# What is the differential?

1. Jan 18, 2010

1. The problem statement, all variables and given/known data

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3. The attempt at a solution[/b

Hi everyone, this isn't a homework problem but rather just a question of definition. Is the differential (e.g. 'dx' for the 'differential of x') just when you differentiate without specifying by what you are differentiating by?
e.g. dx could stand for dx/dy, dx/dt etc.

Thanks for any help

2. Jan 18, 2010

### Staff: Mentor

dx does not stand for dx/dy, dx/dt, etc. dx is an infinitesimally small, positive value of x that is different from zero.

3. Jan 18, 2010

### Hurkyl

Staff Emeritus
That requires explanation. :grumpy:

dx is not a "real number" -- i.e. it is not a member of the number system you've been learning since elementary school.

But it's not unfair to consider the differentials a number system in its own right. If x denotes a "generic" real number, then dx represents a "generic" differential.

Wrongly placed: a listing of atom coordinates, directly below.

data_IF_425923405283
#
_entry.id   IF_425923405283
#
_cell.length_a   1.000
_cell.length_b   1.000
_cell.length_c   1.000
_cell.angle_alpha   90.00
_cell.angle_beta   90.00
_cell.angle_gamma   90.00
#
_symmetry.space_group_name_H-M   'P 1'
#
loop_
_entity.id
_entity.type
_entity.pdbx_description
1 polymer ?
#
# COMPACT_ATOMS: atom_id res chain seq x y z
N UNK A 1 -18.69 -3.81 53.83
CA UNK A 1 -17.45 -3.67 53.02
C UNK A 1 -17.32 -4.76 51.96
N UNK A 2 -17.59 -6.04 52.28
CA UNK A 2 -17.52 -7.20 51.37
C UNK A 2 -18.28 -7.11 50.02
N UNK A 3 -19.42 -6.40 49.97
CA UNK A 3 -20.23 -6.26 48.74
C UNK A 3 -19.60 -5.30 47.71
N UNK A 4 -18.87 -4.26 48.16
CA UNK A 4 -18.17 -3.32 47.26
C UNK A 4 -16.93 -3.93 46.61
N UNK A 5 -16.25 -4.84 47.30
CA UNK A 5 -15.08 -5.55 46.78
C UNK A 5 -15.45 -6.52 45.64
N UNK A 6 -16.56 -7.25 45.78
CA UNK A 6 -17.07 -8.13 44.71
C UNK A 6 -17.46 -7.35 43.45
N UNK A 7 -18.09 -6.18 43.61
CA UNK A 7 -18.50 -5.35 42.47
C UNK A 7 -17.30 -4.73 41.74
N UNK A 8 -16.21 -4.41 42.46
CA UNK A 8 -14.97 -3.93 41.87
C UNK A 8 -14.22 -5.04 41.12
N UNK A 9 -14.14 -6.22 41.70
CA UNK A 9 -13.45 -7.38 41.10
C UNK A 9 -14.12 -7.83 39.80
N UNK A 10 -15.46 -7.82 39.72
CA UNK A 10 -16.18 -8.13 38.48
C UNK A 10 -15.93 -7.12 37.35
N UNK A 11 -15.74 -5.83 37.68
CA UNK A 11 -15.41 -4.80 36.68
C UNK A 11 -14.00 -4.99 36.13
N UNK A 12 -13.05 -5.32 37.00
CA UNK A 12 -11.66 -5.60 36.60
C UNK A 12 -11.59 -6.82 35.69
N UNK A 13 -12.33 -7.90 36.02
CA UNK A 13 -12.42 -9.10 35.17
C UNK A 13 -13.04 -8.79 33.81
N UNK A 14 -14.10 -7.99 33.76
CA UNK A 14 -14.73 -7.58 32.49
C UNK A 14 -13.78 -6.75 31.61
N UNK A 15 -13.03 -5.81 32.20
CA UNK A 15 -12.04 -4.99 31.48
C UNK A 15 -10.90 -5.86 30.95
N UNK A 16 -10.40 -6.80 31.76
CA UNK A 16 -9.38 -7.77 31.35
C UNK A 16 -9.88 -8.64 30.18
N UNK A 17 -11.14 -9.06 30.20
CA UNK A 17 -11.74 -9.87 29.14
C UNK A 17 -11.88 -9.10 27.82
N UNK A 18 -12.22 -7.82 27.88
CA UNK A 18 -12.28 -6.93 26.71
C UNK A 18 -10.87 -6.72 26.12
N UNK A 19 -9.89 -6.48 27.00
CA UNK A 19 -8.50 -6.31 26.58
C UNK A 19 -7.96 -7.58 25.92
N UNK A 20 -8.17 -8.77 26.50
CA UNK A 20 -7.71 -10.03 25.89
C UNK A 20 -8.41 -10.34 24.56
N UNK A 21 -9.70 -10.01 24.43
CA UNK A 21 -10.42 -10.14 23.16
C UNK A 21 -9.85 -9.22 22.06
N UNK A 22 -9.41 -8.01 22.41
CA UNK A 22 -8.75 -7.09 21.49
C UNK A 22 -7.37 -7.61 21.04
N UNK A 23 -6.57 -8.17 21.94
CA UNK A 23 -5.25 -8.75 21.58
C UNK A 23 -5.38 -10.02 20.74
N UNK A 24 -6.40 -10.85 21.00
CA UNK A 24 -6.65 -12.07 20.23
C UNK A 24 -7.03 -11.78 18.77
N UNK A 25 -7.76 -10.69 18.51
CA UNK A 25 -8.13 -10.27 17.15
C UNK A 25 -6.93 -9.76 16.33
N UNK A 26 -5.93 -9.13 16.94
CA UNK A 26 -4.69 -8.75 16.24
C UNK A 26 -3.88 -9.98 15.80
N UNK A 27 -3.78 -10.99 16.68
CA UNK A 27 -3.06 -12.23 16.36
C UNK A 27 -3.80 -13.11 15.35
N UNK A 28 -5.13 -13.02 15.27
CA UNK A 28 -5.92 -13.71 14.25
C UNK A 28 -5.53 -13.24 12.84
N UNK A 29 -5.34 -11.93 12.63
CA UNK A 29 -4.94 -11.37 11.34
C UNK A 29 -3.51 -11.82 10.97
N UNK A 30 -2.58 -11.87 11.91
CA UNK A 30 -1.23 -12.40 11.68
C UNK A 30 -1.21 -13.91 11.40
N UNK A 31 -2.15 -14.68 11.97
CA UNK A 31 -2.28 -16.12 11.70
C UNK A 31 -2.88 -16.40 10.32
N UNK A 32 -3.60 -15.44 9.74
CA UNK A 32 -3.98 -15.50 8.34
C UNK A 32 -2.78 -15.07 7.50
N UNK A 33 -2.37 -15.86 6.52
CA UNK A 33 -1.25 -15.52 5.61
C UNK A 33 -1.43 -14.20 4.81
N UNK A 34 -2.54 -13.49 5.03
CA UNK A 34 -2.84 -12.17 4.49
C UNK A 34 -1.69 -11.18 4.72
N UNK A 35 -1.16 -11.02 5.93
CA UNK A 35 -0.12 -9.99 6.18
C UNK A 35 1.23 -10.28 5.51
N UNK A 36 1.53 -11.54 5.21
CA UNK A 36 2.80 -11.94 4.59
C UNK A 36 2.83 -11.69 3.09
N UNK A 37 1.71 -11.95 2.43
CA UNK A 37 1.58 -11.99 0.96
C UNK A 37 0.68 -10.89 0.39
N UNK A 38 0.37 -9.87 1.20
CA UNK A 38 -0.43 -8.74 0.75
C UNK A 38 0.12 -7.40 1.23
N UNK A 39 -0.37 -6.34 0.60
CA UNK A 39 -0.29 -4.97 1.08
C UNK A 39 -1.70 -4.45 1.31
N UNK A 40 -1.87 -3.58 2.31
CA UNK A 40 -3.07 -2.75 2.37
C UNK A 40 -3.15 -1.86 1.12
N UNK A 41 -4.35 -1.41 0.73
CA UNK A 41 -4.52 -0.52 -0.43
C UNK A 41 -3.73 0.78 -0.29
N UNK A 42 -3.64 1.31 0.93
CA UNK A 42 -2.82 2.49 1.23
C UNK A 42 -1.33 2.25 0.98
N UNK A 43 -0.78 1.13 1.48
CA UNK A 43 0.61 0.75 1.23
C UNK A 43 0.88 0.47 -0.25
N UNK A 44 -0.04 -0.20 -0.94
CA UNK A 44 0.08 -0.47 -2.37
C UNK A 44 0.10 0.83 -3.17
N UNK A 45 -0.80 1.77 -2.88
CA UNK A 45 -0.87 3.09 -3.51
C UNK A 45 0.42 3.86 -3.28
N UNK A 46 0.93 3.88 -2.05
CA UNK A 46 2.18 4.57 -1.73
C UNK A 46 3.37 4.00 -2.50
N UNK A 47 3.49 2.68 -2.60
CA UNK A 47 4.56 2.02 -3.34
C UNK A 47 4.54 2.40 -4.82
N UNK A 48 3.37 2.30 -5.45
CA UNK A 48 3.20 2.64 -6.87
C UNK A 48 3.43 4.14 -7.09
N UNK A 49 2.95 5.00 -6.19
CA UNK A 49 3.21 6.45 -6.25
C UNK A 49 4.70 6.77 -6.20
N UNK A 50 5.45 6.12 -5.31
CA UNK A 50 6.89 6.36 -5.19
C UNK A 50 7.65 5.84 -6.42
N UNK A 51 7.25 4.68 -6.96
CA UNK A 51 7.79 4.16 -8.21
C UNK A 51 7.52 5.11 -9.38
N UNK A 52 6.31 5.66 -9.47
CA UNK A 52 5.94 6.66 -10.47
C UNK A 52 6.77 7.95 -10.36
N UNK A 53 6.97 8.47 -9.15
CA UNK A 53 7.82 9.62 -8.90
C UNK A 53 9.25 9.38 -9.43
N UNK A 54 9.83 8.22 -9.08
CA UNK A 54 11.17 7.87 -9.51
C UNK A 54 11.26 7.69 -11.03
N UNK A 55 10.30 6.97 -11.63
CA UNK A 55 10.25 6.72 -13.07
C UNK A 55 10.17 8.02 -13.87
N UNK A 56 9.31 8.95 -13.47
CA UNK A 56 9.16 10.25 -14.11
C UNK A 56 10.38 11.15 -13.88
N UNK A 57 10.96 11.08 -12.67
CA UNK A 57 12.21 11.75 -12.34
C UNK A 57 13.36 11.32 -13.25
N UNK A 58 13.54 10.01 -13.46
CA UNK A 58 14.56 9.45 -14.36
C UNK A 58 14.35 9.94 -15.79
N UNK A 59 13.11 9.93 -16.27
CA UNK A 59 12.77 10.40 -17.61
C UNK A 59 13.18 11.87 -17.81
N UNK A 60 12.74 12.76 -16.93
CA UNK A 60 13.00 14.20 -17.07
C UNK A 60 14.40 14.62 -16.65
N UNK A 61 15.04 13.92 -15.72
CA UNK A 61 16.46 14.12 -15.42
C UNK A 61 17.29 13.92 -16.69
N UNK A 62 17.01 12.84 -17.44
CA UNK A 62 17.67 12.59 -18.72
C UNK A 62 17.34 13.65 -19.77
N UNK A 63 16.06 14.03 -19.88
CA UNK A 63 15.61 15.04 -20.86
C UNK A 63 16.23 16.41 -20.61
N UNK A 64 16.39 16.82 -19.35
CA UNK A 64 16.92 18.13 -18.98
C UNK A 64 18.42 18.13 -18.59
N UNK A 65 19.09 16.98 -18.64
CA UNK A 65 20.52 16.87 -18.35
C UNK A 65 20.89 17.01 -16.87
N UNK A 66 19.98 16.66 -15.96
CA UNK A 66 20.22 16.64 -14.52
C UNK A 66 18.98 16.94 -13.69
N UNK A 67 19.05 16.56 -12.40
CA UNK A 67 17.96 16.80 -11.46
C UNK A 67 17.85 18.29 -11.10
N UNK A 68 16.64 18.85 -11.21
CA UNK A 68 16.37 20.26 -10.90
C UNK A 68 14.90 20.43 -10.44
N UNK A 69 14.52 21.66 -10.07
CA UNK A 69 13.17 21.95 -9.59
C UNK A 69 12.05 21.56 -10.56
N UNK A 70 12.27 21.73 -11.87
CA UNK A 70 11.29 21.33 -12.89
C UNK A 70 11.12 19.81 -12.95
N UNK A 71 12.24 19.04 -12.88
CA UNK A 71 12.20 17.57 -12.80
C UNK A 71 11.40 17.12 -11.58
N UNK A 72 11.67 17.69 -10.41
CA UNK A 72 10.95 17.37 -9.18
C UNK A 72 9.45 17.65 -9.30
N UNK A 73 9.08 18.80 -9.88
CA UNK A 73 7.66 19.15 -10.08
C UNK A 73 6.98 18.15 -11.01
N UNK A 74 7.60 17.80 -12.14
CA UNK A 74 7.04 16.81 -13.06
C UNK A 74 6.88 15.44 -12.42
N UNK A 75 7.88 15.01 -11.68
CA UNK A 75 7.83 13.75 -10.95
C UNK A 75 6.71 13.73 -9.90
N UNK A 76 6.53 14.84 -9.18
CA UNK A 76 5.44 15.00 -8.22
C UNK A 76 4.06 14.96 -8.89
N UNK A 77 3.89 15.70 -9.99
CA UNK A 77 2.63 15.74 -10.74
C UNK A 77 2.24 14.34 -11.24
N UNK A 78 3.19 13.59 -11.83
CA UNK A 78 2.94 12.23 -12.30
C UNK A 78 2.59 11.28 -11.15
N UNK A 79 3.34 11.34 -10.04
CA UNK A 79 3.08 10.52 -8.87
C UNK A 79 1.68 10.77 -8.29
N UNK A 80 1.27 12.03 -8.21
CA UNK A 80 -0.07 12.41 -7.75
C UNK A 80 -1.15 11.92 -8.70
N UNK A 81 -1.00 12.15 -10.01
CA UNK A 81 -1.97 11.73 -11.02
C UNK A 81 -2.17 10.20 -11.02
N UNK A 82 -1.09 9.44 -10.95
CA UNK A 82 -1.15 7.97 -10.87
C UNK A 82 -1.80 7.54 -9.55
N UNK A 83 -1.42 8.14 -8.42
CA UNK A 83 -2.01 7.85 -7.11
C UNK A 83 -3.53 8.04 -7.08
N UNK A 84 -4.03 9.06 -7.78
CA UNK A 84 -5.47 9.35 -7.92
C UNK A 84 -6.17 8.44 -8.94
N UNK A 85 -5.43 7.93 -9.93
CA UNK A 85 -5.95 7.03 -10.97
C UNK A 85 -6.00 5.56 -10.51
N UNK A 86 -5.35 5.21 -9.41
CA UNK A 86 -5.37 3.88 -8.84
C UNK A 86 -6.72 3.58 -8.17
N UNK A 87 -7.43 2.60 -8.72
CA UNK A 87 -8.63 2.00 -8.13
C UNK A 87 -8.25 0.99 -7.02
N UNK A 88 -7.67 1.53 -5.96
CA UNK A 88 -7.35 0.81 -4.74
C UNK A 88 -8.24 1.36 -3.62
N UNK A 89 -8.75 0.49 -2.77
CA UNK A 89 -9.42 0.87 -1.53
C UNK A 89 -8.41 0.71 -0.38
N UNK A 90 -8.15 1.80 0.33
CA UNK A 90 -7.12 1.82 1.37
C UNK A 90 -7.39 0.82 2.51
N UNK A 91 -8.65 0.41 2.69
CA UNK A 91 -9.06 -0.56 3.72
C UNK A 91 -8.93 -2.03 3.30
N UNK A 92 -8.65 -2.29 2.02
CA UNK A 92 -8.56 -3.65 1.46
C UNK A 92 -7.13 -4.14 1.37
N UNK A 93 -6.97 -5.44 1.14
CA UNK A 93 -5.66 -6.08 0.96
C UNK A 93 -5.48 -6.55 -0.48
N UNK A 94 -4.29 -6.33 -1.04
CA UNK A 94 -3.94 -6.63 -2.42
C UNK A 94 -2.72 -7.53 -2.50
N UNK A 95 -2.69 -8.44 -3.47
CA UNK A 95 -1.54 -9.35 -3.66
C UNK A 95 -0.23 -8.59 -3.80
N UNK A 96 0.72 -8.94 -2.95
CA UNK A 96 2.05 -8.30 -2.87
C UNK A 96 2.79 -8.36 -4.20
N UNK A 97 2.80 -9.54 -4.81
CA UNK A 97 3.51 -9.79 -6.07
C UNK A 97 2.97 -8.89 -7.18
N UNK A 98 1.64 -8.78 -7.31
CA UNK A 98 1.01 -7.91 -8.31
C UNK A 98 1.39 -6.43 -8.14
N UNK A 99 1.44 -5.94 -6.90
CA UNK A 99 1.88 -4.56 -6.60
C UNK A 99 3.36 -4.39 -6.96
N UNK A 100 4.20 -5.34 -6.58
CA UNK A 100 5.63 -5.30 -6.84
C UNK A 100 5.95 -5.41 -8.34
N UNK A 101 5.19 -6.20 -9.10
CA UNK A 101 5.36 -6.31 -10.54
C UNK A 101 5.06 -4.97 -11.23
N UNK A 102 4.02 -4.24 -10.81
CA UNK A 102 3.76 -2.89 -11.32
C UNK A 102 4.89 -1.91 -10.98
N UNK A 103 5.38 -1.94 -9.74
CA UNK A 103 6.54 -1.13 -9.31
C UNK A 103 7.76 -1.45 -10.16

The "infinitessimalness" comes not from there being any sort of ordering to compare a differential to a real number (or even to compare two differentials) -- it comes from the fact dx dx = 0. Also, dx dy = 0 if y is dependent on x. However, if x and y are independent, then dx dy is nonzero. And this multiplication is anticommutative:
dy dx = -dx dy​

However, if you are thinking in terms of functions -- e.g. you are considering x as the function that maps a point of the line to its coordinate -- then dx acquires a related interpretation. And then, the idea of "infinitessimal number" is supplied by the differential operators.

Last edited: Jan 18, 2010